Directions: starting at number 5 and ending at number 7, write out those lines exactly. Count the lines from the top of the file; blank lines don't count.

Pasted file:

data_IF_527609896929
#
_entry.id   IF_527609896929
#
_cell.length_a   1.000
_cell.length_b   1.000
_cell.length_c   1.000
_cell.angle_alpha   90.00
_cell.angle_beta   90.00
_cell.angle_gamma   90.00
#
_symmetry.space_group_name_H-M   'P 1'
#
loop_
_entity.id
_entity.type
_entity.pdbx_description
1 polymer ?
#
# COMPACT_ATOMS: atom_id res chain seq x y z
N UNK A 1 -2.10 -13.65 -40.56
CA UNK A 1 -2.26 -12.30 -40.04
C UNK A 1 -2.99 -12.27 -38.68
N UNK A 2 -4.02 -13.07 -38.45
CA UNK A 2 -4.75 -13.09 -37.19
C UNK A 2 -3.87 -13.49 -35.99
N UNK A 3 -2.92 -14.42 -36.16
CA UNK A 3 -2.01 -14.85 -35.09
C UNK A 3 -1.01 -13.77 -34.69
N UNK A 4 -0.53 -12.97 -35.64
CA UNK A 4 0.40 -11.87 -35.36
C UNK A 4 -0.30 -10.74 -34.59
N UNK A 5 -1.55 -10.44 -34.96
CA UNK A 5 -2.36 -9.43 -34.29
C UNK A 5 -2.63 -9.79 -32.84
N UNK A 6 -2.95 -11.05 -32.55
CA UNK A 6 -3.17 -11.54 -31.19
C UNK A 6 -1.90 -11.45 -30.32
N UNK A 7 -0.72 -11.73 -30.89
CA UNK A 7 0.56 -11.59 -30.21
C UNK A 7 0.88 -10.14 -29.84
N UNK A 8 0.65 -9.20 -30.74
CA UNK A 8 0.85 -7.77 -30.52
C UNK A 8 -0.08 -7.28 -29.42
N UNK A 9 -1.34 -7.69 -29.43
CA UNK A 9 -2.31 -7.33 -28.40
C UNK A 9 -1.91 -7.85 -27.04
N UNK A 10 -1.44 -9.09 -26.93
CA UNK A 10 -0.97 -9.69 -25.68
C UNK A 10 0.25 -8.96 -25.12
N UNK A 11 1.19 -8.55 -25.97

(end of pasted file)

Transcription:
_cell.length_a   1.000
_cell.length_b   1.000
_cell.length_c   1.000